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Mexico's President Andres Manuel Lopez Obrador, centre, Finance Minister Arturo Herrera, left, Federal Electricity Commission Manuel Bartlett, Mexican tycoon Carlos Slim, second right, and Business Coordinating Council (CCE) Carlos Salazar applaud after reaching a deal with companies to renegotiate the terms of natural gas pipeline contracts signed under the previous administration, at National Palace in Mexico City, Mexico on Aug. 27, 2019.Supplied/Reuters

Mexico said on Tuesday it had struck a deal with a group of companies to renegotiate the terms of natural gas pipeline contracts signed under the previous administration that will eventually save the government $4.5 billion.

The deal announced by President Andres Manuel Lopez Obrador and the head of the Federal Electricity Commission (CFE), a state-run power utility, at a news conference will reduce what Mexico pays the firms to transport natural gas, the government said.

The dispute has caused diplomatic frictions with Canada in particular, aggravating concerns that Lopez Obrador, a veteran leftist who took office in December, could call into question any contracts signed before he assumed the presidency.

Flanked by Mexican industry leaders, including billionaire Carlos Slim, the country’s richest man, Mexico’s president hailed the deal as a win for the public which would give certainty to investors and encourage growth.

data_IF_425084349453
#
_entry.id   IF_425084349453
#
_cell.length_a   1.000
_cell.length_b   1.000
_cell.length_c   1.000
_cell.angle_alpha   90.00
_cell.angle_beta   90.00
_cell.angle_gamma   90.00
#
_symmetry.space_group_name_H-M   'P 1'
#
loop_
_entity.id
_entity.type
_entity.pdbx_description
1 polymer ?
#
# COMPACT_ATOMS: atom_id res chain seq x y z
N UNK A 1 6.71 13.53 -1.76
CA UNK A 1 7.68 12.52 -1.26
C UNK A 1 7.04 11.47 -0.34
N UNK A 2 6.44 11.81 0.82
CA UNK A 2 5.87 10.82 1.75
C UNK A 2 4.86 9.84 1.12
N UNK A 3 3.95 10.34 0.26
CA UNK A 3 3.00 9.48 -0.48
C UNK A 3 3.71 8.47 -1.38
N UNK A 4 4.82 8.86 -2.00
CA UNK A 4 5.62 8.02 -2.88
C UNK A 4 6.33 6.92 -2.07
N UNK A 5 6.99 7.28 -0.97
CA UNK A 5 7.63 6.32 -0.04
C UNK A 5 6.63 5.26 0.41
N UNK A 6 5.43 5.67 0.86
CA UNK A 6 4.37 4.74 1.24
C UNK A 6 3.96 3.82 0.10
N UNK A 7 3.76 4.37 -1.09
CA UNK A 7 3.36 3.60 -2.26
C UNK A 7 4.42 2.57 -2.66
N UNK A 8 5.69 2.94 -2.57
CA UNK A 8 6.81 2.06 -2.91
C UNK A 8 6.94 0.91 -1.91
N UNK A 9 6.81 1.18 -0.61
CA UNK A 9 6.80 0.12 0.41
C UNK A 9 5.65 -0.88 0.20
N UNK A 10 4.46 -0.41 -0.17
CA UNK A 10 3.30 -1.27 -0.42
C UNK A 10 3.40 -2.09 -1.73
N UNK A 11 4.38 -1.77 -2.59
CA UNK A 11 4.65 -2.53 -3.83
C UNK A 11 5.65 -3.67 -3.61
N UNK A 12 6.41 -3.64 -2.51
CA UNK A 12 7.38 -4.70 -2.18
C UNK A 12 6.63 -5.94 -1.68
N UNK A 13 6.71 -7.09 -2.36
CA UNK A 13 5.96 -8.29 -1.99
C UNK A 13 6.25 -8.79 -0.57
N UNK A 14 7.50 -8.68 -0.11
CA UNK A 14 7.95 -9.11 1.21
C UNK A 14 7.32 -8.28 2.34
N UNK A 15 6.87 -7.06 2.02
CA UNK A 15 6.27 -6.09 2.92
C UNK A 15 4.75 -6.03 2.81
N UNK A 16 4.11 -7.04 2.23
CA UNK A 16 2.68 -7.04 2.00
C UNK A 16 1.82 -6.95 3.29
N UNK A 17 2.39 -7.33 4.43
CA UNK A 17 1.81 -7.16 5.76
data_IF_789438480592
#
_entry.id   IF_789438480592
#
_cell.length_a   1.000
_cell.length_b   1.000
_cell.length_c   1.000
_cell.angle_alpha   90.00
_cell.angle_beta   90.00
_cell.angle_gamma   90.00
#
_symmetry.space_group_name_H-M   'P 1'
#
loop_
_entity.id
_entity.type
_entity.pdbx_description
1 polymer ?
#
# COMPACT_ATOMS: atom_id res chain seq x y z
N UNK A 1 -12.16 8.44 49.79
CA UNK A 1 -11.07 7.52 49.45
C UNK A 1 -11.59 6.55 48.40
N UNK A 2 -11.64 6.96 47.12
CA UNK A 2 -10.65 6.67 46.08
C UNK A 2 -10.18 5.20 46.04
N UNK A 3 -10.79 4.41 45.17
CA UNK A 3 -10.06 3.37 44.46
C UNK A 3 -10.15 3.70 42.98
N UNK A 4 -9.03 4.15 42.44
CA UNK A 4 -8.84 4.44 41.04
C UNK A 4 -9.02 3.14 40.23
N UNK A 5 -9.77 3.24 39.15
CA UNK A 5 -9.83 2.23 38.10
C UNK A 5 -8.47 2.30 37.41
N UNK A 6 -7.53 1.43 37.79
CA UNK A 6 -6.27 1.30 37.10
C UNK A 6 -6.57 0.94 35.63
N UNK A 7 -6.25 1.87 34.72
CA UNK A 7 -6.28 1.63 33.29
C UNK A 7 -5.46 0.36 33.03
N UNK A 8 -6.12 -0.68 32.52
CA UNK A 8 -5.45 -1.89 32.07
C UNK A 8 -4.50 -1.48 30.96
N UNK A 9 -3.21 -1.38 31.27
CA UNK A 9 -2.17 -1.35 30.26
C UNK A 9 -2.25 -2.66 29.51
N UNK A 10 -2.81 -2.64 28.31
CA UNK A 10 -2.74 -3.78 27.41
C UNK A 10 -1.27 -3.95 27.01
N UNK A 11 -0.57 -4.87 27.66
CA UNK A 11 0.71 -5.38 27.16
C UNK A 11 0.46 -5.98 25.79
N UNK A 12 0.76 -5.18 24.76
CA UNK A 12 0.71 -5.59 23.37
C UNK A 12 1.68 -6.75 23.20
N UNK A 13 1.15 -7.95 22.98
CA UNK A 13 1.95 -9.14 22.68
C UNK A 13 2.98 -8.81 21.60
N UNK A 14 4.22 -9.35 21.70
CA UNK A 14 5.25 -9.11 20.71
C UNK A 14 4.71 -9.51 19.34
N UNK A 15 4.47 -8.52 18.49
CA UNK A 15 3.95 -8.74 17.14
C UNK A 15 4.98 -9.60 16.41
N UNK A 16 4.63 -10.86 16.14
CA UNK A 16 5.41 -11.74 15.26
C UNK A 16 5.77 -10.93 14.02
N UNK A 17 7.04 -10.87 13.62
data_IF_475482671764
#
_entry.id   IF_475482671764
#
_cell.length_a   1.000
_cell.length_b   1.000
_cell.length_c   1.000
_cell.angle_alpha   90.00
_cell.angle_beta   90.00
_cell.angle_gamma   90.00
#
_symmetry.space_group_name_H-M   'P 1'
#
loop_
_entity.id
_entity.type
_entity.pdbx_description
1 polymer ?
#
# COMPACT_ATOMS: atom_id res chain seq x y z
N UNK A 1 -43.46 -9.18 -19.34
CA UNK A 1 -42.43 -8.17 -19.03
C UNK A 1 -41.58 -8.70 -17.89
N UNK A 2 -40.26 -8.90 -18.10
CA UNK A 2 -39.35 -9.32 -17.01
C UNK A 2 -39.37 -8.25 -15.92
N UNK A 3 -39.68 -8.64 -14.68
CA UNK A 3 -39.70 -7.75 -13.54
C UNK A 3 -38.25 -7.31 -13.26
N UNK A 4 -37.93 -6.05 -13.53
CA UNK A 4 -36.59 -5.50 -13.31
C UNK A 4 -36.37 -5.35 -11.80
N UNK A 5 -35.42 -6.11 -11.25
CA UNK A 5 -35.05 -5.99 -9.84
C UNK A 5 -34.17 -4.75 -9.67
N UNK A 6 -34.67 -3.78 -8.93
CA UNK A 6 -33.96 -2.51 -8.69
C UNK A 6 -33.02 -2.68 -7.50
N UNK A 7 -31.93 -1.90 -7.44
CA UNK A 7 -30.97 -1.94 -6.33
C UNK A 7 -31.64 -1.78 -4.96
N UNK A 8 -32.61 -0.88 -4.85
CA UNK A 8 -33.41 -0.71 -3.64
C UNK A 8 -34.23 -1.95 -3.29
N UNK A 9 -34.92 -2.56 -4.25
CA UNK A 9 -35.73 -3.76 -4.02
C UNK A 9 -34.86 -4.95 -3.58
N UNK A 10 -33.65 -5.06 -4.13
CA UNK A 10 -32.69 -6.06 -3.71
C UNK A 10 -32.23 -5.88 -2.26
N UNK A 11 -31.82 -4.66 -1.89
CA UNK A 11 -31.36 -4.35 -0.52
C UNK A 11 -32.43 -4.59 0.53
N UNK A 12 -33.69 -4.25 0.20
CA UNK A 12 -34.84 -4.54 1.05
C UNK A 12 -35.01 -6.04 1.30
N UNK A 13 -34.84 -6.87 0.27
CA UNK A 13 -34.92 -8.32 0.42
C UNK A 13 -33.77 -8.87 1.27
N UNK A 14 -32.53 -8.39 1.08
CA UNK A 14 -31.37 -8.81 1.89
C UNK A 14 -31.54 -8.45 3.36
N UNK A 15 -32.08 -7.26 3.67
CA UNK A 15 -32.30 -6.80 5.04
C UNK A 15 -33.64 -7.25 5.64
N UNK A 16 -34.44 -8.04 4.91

“We won because the rates of gas transportation are being reduced,” Lopez Obrador said. “We also won because we avoided a dispute.”

The government is still negotiating with one of the parties involved, Fermaca, a Mexican infrastructure company contracted to build two of the seven pipelines under dispute.

Lopez Obrador said the deal would bring savings to public coffers of $4.5 billion over time. A statement by the CFE later said that sum was the target, and that $3.74 billion had been saved under the results of negotiations to date.

The biggest pipeline under dispute was a $2.5 billion project between Texas and the Mexican Gulf Coast port of Tuxpan. Completed in June, it was built by Canada’s TC Energy Corp and IEnova, a Mexican unit of U.S. company Sempra Energy.

Another was in the hands of Grupo Carso, an infrastructure firm controlled by Slim, who rarely makes public appearances.

Speaking at the news conference, Slim said he was pleased a deal had been reached. His presence there was a testament to the importance of the discussions.

The CFE pushed the renegotiation of the contracts signed under the last government, arguing the terms were unfair.

Lopez Obrador, in his remarks on Tuesday, said the contracts were “harmful, though Slim and Carlos Salazar, the president of Mexican business lobby CCE, pushed back against questions from journalists suggesting the renegotiation was a rebuke of the private sector.

CFE head Manuel Bartlett said the $4.5 billion savings foreseen in the renegotiation should be viewed against a cost to the utility of $12 billion under the original contracts.

Miguel Reyes, a senior CFE official, said the extent of savings realized varied from one pipeline contract to another.

Seen across 25 years, the renegotiation meant a reduction of 28% on average in the transportation rates paid by the utility for all the pipelines included under the accord, Reyes said.

For his part, CCE’s Salazar said the numbers were “complex,” and that the total projected costs of services to the CFE over the lifetime of the contracts were some $21 billion.

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